After I got the call to say the camera was ready I returned to Nikon with a reference image loaded on my laptop and a small case to carry the camera body (the rest of the camera was packed and ready to go to Adelaide if necessary). There was no one at the service desk so I booted up the laptop and had it ready to go. When the service guy came back I mentioned that I had something I wanted him to look at in relation to marks on a particular image. I said that I suspected that the larger dark marks were dust and then asked him to look at a whole swag of other marks that I thought were oil. He agreed there was something worth checking out. The camera was retrieved and further checks were done on the sensor to ensure that the sensor was clear of debris. He asked for a copy of the reference file and passed that on to their tech people. I took the camera home and put the original 24-85mm lens back on and took some test shots that returned zero contamination.

I thought we were now back on the road to a peaceful co-existence. However……..visible evidence of sensor contamination began to surface relatively quickly and once it appeared it was literally a matter of less than 100 shots before the sensor had a healthy covering of either oil and or dust.

Since nothing had changed in terms of the cameras exposure to the environment it’s impossible to attribute this increase to external causes. The contamination, whatever it is, is internally generated.

The image below was one of the first where I detected some contamination of the sensor.

oil3

This following image demonstrates an increase in sensor contamination. Only about 10 shots separate these images.

oil4_ul

The image below again demonstrates a significant increase in contamination of the sensor. The UV filter had been cleaned prior to this shot. Only about 20 frames separate these two images. I’ve used a number of contrast based processes to push the visibility of the marks.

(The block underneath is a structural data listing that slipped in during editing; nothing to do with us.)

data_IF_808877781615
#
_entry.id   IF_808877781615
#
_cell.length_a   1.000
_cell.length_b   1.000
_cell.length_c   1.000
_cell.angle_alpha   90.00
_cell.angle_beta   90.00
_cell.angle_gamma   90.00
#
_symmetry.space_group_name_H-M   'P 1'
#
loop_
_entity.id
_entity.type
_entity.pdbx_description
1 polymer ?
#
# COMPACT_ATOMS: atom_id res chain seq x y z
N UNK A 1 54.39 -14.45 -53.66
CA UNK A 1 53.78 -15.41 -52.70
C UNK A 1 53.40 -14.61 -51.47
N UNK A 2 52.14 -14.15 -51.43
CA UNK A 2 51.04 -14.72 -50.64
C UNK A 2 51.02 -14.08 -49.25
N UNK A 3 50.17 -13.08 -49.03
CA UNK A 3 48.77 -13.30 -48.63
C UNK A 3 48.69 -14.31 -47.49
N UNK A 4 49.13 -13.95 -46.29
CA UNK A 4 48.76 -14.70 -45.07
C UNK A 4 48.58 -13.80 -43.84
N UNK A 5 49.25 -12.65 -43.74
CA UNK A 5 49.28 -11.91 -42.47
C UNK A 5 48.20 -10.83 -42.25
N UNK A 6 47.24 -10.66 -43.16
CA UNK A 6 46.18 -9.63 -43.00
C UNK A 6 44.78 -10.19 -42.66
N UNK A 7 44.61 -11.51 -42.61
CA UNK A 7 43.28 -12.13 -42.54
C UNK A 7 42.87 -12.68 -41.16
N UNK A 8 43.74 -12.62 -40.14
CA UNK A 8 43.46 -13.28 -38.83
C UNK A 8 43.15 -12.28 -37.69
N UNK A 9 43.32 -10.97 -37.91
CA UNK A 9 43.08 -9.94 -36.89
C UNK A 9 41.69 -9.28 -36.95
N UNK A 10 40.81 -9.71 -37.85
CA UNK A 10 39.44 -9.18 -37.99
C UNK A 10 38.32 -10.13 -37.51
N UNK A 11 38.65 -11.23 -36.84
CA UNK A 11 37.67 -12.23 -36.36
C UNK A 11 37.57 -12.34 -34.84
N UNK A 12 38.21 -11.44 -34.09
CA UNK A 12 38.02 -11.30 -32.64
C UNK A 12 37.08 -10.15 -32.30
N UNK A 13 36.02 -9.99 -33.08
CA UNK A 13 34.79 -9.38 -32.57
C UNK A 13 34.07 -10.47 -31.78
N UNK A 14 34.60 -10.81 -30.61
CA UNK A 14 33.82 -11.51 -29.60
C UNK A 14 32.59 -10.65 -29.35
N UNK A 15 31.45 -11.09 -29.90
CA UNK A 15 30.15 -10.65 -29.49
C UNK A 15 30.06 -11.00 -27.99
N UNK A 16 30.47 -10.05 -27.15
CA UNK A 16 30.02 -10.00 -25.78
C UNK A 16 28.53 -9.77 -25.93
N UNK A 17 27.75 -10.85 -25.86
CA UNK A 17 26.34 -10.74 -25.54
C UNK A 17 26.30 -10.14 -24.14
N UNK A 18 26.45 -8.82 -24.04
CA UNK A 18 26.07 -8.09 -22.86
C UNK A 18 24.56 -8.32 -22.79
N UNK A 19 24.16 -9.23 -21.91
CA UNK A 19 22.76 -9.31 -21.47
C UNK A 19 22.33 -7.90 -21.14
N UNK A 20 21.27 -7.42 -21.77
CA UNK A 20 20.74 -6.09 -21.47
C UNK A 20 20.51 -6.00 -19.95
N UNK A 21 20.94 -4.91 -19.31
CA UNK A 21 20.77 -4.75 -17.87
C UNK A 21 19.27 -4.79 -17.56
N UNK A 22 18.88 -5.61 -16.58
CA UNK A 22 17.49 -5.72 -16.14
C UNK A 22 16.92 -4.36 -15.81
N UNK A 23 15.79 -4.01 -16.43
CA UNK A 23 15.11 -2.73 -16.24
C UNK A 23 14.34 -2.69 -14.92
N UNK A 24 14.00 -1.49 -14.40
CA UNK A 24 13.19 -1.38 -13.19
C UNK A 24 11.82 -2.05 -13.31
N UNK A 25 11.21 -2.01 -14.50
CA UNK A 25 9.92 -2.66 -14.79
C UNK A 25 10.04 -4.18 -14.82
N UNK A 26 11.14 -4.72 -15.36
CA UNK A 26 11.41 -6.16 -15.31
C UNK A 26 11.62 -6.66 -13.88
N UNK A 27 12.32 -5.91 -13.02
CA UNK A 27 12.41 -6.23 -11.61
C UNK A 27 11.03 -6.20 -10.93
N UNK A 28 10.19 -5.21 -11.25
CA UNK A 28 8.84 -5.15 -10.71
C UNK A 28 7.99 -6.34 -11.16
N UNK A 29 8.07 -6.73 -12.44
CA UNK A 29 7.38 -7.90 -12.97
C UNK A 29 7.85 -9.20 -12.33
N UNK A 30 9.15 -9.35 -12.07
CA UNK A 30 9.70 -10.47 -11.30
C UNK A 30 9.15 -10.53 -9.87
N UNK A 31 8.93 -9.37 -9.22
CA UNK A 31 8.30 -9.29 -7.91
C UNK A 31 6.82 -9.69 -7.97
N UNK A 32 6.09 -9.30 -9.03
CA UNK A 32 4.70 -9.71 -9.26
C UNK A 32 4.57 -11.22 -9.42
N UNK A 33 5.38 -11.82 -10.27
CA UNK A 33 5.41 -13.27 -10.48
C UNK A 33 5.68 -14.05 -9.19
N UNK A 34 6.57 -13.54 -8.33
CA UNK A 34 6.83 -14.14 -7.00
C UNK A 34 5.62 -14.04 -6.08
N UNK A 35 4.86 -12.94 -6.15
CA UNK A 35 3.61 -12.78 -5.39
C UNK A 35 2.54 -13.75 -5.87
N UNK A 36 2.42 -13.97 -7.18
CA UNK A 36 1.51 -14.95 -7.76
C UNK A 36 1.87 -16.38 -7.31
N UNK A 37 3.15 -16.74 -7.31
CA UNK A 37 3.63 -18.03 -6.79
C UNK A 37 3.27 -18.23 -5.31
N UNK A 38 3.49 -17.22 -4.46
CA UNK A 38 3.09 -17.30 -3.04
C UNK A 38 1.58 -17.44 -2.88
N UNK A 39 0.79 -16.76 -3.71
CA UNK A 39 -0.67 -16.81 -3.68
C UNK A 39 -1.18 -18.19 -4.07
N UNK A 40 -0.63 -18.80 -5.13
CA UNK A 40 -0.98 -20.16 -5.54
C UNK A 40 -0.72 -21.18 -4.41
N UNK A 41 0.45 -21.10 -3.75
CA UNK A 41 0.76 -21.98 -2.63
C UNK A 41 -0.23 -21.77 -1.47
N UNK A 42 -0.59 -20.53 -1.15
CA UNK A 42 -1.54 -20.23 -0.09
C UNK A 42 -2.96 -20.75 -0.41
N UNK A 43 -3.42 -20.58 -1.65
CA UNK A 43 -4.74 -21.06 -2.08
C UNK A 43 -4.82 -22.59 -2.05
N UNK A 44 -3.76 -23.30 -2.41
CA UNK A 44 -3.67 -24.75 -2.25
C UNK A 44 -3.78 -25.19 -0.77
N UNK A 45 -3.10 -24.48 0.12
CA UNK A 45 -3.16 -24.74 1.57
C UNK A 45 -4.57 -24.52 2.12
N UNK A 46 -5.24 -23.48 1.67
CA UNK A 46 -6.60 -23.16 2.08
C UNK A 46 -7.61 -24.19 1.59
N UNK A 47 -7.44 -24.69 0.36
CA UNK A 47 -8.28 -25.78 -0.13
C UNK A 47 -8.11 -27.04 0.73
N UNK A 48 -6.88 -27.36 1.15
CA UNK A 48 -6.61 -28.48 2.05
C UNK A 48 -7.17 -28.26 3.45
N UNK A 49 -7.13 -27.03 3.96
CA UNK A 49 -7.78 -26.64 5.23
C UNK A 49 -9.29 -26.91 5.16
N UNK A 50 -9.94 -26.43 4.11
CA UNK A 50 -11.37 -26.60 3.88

oil6_ul

The reference image below (taken a day after the image above) demonstrates a moderate increase in contamination of the sensor.

I took these just shooting for some open sky so that whatever was on the sensor would be easier to ID on the file.

oil 8_ul

This shot below was taken today (1-7-13) after cleaning the UV filter (front and back), cleaning the lens (front and back) and running multiple sensor cleans to remove dust if any was present. As you can see not much has changed, there are some new marks (due to either being able to push better contrast or an increase in contamination) and the previous still remain, despite some on the upper right side loosing visibility due to lack of adequate contrast. Some may even argue that on closer examination it’s obvious that there are more that I haven’t identified.

oil 9

Frustrating? Sure is…….(to the tune of ‘Trust British Paints’)

…and it’s back to Nikon tomorrow for Round 3.

One thought

  1. I’m about to send my D600 back to Nikon for the 3rd time. Same problem. After taking the D600 on two vacations, I became very depressed seeing how many spots I will have to remove. From the sky is one thing, but they even effect other parts of the image. Some images are just totally ruined. I’ve started to shoot as much as I can using the aperture wide-open, as higher f-stops seem to exacerbate the problem. Well, I’ve been told by others that I’m fooling myself when I shoot at high f-stops anyway. So, maybe I’m doing myself a favor. Well, I found that the spots still occur. They are just fuzzier.

    Nikon says this time I have to prove it to them before I send the camera in. So, I shot a few defocused sky images using different lenses to show them that it’s not the lens.